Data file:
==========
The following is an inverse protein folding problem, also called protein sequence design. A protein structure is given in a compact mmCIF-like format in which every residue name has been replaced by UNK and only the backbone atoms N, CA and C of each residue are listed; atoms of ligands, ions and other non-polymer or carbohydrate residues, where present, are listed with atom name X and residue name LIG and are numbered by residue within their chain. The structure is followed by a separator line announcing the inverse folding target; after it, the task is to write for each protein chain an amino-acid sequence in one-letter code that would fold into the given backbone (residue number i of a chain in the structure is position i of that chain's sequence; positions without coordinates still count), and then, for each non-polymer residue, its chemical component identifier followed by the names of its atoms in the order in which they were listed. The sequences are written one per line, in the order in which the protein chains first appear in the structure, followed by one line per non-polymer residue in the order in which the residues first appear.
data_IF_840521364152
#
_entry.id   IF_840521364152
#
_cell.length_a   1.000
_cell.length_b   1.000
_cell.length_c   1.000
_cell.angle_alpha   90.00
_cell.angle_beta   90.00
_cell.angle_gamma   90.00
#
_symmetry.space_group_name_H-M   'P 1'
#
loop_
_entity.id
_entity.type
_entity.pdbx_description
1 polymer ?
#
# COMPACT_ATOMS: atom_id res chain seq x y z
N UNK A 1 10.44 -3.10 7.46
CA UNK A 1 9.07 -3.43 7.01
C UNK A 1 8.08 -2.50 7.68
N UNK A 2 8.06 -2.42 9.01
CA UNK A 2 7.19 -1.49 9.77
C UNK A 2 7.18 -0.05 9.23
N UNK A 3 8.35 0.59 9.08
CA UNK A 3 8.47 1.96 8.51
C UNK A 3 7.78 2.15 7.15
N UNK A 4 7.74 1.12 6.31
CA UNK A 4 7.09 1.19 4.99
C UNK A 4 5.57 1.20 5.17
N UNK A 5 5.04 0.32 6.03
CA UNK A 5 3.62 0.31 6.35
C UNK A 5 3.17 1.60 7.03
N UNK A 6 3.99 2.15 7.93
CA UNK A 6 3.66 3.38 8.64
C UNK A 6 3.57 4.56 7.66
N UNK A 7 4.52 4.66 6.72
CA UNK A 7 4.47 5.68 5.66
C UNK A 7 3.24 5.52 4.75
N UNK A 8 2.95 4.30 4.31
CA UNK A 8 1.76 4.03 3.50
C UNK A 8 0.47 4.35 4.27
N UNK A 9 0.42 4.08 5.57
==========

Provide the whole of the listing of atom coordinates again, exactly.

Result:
The following is an inverse protein folding problem, also called protein sequence design. A protein structure is given in a compact mmCIF-like format in which every residue name has been replaced by UNK and only the backbone atoms N, CA and C of each residue are listed; atoms of ligands, ions and other non-polymer or carbohydrate residues, where present, are listed with atom name X and residue name LIG and are numbered by residue within their chain. The structure is followed by a separator line announcing the inverse folding target; after it, the task is to write for each protein chain an amino-acid sequence in one-letter code that would fold into the given backbone (residue number i of a chain in the structure is position i of that chain's sequence; positions without coordinates still count), and then, for each non-polymer residue, its chemical component identifier followed by the names of its atoms in the order in which they were listed. The sequences are written one per line, in the order in which the protein chains first appear in the structure, followed by one line per non-polymer residue in the order in which the residues first appear.
data_IF_840521364152
#
_entry.id   IF_840521364152
#
_cell.length_a   1.000
_cell.length_b   1.000
_cell.length_c   1.000
_cell.angle_alpha   90.00
_cell.angle_beta   90.00
_cell.angle_gamma   90.00
#
_symmetry.space_group_name_H-M   'P 1'
#
loop_
_entity.id
_entity.type
_entity.pdbx_description
1 polymer ?
#
# COMPACT_ATOMS: atom_id res chain seq x y z
N UNK A 1 10.44 -3.10 7.46
CA UNK A 1 9.07 -3.43 7.01
C UNK A 1 8.08 -2.50 7.68
N UNK A 2 8.06 -2.42 9.01
CA UNK A 2 7.19 -1.49 9.77
C UNK A 2 7.18 -0.05 9.23
N UNK A 3 8.35 0.59 9.08
CA UNK A 3 8.47 1.96 8.51
C UNK A 3 7.78 2.15 7.15
N UNK A 4 7.74 1.12 6.31
CA UNK A 4 7.09 1.19 4.99
C UNK A 4 5.57 1.20 5.17
N UNK A 5 5.04 0.32 6.03
CA UNK A 5 3.62 0.31 6.35
C UNK A 5 3.17 1.60 7.03
N UNK A 6 3.99 2.15 7.93
CA UNK A 6 3.66 3.38 8.64
C UNK A 6 3.57 4.56 7.66
N UNK A 7 4.52 4.66 6.72
CA UNK A 7 4.47 5.68 5.66
C UNK A 7 3.24 5.52 4.75
N UNK A 8 2.95 4.30 4.31
CA UNK A 8 1.76 4.03 3.50
C UNK A 8 0.47 4.35 4.27
N UNK A 9 0.42 4.08 5.57